Are your laboratory practices enabling good data integrity when it comes to your equipment?

The following are additional questions submitted following the May 24, 2022 webinar, “Are Laboratories Perpetuating Data Integrity Problems?”, that featured presenters Paul Smith from Agilent Technologies and Consultant Bob McDowall. These questions specifically address laboratory instrumentation. A portion of the Q&A also covered audit planning.

For coverage of the webinar itself, read the articles “Data Integrity and Your Analytical Instruments” and “Invest in Tech to Avoid Data Integrity Issues.”

[Related: To access the webinar, including the slide presentation, click here.]

May webinar - recording

Question: Should orphaned data on IR spectrometers, pH meters, dissolved oxygen meters, etc. be part of the review or understanding of equipment?

McDowall: Yes! It is critical that orphan data are explained and associated with a specific analysis. I wrote a recent article on this subject from the perspective of chromatographic analysis that readers can access if they want further information

Question: What is IT’s responsibility versus data owners’ responsibility to perform a data integrity routine verification of GxP operational data of the following:

  1. Archive data (pre- and post-decommissioning)
  2. Backed-up data (pre- and post-decommissioning)
  3. Operational data (pre-archival/backup)

McDowall: Process/data owners (i.e., business) are accountable for all data on the system throughout the data lifecycle. IT performs the work required by the process owner to ensure that the data are maintained and QA has oversight.

Question: What are some data integrity controls that can be applied to ensure cybersecurity?

McDowall: Firewalls should be properly configured and maintained. Perform penetration testing to identify any vulnerabilities. Keep up to date with security patches. Use AV that is kept current.

No USB sticks unless supplied by the company and tested to see they are okay before use.  I would also advise restricting internet access from analytical instruments and training users not to click on links from unknown senders of emails.

[Related: Did you know there have been 41 secondary 483 observations issued this year that point to data integrity issues at human drug GMP sites? Contact us to learn more about how you can access these specific observations.]

Data Integrity Secondary Observations

Question: If a hybrid system has temporary storage, should the audit trail be enabled and reviewed? Is it better to rely on printouts when systems have partial audit trail capabilities?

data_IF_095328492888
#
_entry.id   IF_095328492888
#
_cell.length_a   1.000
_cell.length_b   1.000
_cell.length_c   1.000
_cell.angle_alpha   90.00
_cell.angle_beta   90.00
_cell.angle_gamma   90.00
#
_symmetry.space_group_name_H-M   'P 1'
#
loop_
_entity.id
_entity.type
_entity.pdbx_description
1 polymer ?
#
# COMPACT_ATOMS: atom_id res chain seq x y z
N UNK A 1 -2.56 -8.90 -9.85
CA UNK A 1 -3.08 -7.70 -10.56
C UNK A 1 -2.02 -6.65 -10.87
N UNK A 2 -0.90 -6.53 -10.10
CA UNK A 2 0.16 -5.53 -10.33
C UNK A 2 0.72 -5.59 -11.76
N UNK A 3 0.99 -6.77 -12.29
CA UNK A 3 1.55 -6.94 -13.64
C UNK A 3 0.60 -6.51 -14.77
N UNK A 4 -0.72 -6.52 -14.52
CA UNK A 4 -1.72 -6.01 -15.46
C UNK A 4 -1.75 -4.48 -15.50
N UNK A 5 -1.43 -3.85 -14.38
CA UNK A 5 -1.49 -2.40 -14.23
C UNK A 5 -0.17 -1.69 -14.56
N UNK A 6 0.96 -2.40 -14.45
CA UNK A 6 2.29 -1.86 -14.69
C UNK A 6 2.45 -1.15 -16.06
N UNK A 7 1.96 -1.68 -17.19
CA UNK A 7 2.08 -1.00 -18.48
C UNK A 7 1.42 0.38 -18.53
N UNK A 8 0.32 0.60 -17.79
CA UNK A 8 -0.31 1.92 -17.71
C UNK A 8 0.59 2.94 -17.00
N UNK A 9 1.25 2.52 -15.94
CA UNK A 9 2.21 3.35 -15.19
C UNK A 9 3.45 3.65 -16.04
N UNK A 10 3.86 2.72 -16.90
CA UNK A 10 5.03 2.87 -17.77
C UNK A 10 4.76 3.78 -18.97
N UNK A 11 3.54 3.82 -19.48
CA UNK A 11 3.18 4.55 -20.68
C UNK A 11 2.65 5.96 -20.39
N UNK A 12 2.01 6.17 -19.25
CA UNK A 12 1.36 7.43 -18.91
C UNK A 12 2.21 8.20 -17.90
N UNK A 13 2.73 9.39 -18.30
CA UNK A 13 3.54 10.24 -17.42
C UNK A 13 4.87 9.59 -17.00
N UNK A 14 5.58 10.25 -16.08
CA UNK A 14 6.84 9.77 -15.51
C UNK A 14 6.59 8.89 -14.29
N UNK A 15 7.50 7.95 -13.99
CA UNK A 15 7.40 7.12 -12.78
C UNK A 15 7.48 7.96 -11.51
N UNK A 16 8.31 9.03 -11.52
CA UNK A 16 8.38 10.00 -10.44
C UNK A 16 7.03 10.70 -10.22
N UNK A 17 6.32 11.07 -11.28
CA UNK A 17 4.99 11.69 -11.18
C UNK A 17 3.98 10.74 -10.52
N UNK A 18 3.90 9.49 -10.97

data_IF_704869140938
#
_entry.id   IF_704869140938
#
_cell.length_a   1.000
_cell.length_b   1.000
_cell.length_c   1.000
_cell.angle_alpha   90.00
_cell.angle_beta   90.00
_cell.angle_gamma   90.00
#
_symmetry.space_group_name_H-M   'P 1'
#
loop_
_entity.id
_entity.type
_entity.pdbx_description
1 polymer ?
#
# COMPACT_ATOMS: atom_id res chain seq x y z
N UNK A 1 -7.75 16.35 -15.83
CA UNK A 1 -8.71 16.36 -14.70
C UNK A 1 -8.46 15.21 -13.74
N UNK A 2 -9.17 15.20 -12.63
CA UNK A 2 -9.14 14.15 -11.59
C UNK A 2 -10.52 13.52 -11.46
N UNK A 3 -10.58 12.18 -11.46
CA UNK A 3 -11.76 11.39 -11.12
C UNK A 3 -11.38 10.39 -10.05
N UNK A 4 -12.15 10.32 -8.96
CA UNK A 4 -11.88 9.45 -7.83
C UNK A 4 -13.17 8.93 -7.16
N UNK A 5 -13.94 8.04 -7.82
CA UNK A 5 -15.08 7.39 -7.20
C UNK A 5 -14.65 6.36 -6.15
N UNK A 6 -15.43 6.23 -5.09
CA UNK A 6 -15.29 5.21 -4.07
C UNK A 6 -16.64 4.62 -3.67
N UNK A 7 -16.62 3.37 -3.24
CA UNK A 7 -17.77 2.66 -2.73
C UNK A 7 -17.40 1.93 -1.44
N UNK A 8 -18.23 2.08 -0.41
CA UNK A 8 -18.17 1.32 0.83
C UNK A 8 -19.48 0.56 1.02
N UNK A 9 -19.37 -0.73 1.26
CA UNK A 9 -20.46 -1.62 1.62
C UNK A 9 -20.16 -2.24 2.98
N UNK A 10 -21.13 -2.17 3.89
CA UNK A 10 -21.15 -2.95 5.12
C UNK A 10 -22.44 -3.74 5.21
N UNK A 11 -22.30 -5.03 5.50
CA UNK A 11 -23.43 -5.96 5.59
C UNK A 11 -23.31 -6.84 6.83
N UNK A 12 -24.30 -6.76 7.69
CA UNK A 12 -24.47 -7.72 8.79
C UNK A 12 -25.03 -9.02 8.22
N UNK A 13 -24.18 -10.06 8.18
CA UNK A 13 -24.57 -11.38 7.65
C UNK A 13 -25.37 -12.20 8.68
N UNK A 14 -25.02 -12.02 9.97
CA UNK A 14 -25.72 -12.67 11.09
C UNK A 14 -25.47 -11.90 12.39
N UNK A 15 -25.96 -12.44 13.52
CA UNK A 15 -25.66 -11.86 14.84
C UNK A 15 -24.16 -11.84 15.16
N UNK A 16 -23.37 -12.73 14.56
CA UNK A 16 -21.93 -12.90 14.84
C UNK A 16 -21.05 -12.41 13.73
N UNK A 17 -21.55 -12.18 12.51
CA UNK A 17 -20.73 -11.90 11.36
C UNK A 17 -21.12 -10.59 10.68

McDowall: This is the fastest way to a 483 observation. Print away! The question contains a number of problems:

  1. Temporary storage of data without the system automatically saving data is poor system design by a supplier and poor system selection by the laboratory.  This is a data integrity problem for the laboratory and means that the laboratory relies on humans to press the save icon. Best advice: Replace the system.
  2. Audit trails must always be enabled and never turned off. If the audit trail can be turned off, it is a poor system design.
  3. If there is a partial audit trail, batch record or instrument log entries will be needed to have a complete record. Again, if it is not automatic it is a poor system.

Question: What are your thoughts on the four-eyes principle versus printouts (e.g., balances) for systems with no audit trail?

McDowall: The minimum requirement for balance is a printer, ideally, with user identification of actions. I would not expect such an instrument to have an audit trail, however, this creates static data which when entered into a computerized system becomes dynamic data.

I recommend interfacing the system with an informatics application to avoid the problem:  see Stason Pharma and Tender Corp warning letters or the articles, “Do You Really Understand the Cost of Noncompliance?” and “How Static Are Static Data?

Question: Although electronic laboratory notebooks can capture a large amount of critical metadata, is there an argument that the replacement of the traditional paper lab notebook where information about how the test was carried out by the analyst and the noting of events which may not seem important at the time of the test is lost.

McDowall: It is important that any informatics application has the ability to record problems and deviations contemporaneously instead of having to enter data into another system.

Additional Resources

Data Integrity and Your Analytical Instruments

Invest in Tech to Avoid Data Integrity Issues

Data Integrity Insights for Audit Planning

May webinar - recording